Somebody once divided the lead male characters in literature into “Sincere Man” and “Authentic Man”.
“Sincere Man” is sensitive, responsible, respectful – the kind of man you’d be happy for your daughter to bring home.
“Authentic Man” is rather different – a force of nature in whom sensitivity and politeness come a distant second to uncompromising candour and being true to himself.
Sincere Man might be Edward Cullen from Twilight – setting aside for a moment that he’s a vampire – or almost any character played by Tom Hanks. The classic Authentic Man is Heathcliff in Wuthering Heights.
It works in other contexts too. Paul McCartney was always Sincere Man, Mick Jagger Authentic Man.
In football, Chris Hughton or Russell Martin might exemplify Sincere Man; Jose Mourinho or Eric Cantona Authentic Man.
Authentic Man is more exciting, with an unconstrained energy and a certain animal magnetism (somewhat frustrating to those of us who are more like Sincere Man). Counterbalancing that, he does and says things which are inconvenient and often offensive.
You’ve probably guessed where this is going. For better or worse, Stuart Webber is clearly Authentic Man. Anyone who didn’t appreciate it before his interviews at the end of last week probably knows it now.
On the plus side, no-one can hear those interviews and doubt his honesty or commitment to getting things right at Norwich City. And his directness underlines a number of valid points, not least:
- He’s worked at a big financial disadvantage compared to many clubs around us in the league.
- His spending decisions have been balanced between short-term and long-term, when it would have been easier and more popular to focus on the visible and short-term.
- Criticism of him is fair, abuse isn’t.
He repeatedly accepted his share of responsibility for the team’s recent failures, and exonerated the fans from blame.
Why, then, has there been so much negative reaction?
In some cases, it’s prejudice. Some were set against him before the interviews and prefer to distort his words, or pick on specific oddities, rather than give him a fair hearing.
But that’s not the full story. Authentic Man is prone to saying gratuitous and insensitive things. Stuart’s interviews included some examples which have caused understandable upset to reasonable people.
Two obvious illustrations are women’s football and his abusers.
I’m sure Stuart recognises the virtues of promoting women’s football, and the excitement created by the Norwich team last season. He should have acknowledged that, and left it there. Adding his personal disinterest in women’s football was unnecessary, and worse: it took away from the efforts and achievements of many dedicated people in and around the Norwich set-up.
Similar with his abusers. He’d have had the sympathy of most listeners and readers if he’d said “I won’t be driven out by a minority chanting obscenities at me”. But his gratuitous description of divorcés in the Snake Pit will have both alienated a segment of fans and weakened his otherwise fair point.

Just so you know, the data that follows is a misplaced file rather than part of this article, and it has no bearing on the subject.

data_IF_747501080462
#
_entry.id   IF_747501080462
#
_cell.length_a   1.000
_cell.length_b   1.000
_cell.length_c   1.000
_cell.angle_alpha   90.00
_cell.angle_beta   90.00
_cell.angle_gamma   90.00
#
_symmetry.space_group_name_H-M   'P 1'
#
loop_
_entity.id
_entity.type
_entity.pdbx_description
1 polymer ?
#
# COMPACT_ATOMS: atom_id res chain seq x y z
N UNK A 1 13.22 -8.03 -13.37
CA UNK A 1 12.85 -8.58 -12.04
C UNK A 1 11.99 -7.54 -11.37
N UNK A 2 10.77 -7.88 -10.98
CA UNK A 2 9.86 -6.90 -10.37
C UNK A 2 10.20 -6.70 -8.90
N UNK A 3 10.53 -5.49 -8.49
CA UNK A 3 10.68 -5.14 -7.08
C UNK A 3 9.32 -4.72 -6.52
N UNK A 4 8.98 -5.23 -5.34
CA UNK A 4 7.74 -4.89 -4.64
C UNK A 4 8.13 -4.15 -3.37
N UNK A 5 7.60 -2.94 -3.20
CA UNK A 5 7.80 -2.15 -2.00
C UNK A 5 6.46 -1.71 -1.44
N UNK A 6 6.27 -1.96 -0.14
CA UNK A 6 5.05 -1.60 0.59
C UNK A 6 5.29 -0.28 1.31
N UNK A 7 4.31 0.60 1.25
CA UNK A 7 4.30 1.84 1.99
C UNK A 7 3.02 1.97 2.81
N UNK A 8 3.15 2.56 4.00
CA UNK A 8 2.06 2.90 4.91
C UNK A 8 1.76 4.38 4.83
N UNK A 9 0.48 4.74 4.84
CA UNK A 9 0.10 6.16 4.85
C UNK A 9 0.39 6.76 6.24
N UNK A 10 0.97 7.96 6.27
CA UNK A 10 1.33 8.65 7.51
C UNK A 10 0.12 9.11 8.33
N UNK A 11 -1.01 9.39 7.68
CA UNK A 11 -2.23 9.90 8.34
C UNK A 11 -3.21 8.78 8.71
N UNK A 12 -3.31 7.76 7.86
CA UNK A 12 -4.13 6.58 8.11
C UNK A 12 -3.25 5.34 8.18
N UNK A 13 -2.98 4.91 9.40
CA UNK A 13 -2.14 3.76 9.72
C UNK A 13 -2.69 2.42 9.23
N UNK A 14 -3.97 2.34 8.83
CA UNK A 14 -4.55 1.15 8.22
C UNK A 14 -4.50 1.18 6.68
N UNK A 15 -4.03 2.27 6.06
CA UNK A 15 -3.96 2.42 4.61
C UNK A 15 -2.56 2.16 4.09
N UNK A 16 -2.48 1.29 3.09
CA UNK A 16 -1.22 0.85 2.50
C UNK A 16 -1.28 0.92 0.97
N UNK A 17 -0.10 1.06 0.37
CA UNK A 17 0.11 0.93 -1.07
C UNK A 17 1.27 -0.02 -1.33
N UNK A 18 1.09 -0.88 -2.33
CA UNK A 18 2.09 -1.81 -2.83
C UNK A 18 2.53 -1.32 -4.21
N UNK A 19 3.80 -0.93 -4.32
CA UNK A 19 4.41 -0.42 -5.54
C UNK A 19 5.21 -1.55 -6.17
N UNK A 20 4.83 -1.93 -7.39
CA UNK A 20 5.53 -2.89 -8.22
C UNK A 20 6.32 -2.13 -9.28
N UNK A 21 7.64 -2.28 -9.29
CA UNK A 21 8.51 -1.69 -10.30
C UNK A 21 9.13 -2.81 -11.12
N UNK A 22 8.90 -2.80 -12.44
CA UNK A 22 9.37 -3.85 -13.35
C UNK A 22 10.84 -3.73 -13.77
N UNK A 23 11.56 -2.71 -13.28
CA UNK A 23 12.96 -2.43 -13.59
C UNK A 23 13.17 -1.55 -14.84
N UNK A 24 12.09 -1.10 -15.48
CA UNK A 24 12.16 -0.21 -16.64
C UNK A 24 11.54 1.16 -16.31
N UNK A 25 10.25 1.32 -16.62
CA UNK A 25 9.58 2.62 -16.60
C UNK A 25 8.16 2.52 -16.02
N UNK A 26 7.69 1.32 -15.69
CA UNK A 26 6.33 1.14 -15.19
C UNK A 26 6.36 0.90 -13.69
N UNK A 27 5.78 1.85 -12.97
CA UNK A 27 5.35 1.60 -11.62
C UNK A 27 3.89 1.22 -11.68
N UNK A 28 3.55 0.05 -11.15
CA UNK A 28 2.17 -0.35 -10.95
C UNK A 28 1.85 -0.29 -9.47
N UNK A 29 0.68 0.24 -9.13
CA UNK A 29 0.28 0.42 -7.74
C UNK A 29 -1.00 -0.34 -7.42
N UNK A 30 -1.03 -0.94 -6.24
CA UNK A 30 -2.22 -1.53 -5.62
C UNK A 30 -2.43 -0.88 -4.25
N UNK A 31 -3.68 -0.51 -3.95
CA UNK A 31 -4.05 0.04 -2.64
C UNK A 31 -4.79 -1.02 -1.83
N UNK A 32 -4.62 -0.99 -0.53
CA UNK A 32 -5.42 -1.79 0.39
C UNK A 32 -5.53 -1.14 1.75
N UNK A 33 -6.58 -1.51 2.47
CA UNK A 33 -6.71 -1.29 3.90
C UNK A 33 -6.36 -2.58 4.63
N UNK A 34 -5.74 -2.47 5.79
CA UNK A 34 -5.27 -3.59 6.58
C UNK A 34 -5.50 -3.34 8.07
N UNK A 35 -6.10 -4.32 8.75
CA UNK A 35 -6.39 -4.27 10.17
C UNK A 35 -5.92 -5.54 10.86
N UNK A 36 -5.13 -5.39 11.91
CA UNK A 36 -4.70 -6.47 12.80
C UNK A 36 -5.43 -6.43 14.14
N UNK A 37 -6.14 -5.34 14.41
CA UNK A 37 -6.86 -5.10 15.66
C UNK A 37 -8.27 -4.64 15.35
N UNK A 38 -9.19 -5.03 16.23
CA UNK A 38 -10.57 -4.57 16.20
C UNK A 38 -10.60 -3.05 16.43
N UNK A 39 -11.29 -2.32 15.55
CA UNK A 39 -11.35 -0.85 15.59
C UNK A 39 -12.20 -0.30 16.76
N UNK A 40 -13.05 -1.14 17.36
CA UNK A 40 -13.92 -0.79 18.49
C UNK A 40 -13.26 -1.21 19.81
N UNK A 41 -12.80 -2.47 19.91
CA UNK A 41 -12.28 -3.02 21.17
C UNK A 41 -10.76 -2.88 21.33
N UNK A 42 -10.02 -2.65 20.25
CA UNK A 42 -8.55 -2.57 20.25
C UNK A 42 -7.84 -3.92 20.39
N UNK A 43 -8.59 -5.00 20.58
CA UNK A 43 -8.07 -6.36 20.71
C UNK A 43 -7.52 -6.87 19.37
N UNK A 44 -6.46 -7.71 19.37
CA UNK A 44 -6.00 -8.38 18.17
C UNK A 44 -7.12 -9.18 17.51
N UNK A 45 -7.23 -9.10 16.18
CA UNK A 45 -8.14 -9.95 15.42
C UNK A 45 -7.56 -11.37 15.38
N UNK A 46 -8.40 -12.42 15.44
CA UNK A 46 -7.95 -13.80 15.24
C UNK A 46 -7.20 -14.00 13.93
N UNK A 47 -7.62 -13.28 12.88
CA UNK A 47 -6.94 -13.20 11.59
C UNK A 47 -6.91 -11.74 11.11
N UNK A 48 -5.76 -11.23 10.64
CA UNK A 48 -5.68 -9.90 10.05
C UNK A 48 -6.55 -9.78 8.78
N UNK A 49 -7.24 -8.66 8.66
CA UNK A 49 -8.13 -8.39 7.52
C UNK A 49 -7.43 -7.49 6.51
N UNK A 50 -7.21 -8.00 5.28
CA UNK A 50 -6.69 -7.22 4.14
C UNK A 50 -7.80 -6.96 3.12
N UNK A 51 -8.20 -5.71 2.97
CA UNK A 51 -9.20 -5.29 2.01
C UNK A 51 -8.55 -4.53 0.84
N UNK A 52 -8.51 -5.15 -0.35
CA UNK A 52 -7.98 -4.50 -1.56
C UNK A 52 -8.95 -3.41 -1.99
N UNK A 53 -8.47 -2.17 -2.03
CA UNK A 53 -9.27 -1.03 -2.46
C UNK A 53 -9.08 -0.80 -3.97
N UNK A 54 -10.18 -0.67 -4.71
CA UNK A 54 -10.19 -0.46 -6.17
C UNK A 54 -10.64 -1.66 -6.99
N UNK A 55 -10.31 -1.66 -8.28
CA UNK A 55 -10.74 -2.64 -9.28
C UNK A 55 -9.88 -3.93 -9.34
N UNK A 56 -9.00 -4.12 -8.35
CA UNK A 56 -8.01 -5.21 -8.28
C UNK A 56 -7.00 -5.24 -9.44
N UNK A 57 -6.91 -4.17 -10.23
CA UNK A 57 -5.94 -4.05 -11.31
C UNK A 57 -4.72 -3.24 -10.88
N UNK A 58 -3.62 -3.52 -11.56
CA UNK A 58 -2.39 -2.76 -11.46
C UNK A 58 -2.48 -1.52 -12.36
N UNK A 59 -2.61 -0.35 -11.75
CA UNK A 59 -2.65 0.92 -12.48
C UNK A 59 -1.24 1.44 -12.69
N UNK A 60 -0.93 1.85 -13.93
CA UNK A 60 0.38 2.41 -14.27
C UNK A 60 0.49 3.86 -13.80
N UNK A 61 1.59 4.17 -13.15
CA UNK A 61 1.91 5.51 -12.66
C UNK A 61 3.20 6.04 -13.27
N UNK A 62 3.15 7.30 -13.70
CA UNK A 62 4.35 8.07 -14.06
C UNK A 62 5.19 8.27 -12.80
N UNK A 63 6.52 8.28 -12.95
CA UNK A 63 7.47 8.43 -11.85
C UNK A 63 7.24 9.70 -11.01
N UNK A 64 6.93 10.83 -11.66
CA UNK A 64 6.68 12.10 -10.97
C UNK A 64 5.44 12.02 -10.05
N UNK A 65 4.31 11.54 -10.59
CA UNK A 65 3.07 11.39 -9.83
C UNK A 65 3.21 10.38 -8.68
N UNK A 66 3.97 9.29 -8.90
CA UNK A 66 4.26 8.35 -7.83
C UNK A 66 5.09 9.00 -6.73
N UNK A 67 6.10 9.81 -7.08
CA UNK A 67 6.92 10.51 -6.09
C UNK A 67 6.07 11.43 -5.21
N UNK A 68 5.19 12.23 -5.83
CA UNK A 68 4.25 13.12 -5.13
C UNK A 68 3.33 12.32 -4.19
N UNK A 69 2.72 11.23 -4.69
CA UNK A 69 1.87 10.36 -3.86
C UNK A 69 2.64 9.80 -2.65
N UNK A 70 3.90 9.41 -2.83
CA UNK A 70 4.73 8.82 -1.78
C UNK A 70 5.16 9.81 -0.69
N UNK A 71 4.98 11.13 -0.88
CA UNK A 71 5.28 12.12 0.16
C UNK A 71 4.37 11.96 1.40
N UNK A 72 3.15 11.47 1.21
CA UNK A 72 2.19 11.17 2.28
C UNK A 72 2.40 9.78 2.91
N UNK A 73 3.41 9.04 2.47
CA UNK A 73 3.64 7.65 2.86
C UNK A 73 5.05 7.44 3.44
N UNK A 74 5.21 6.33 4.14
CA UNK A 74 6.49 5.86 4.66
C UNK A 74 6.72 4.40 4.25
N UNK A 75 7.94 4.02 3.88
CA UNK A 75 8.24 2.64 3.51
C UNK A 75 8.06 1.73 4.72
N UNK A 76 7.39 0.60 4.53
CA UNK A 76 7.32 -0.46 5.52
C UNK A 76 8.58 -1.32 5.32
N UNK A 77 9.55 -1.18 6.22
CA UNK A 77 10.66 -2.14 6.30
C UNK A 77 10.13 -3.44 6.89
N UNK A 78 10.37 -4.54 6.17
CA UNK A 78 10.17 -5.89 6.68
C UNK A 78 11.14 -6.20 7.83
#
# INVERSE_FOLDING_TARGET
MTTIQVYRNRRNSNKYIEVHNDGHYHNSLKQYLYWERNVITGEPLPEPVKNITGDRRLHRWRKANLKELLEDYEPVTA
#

Another blind spot for Authentic Man is tone of voice. In last week’s interviews, Stuart repeatedly acknowledged failure in the last two years and accepted his share of blame for it. I’m not sure that came across as clearly as it should, though, because he rarely alters his tone of voice – a tone well described by Chris Goreham as “bullish”.
Contrition requires a tone, as well as words.
So what can be done for the future? We can’t expect Stuart to morph into Russell Martin and suddenly become a master of diplomacy. Indeed, maybe we shouldn’t want that: if it came at the expense of diluting his drive and passion, a softening of his rough edges wouldn’t necessarily be good for Norwich City.
Reflecting on his interview, Chris Goreham noted: “Webber, like David McNally before him, always makes me realise I wouldn’t last five minutes working in football”. It’s tough, and that’s what we need Stuart to be.
As Authentic Man, Stuart’s attitude tends to be “This is me – take it or leave it”. In fairness, I think there’s quite a lot we should be prepared to take.
Given the failures and question marks of the past year, though, I hope he wouldn’t be averse to some help to get his messages across in the most engaging and effective way.
That help could come from a much-maligned source. Communications advisers – I’d better declare an interest, having been one – tend to be associated spin and gloss. And with some reason.
If they’re worth their salt, though, they have a more positive function: helping clients to understand their audiences and communicate in a relevant way, making valid points effectively and avoiding unnecessary offence.
I could dwell on communications (body language is worth an article in its own right). But let’s remember there’s something of greater importance here. Stuart believes he can meet the challenge of this summer and – together with David Wagner – turn the tide and bring fresh success to City.
He also knows it’s make-or-break – he’ll be judged, definitively, on next season.
He should have no complaints about it, and he won’t. For all his faults, Authentic Man doesn’t seek credit that he hasn’t earned.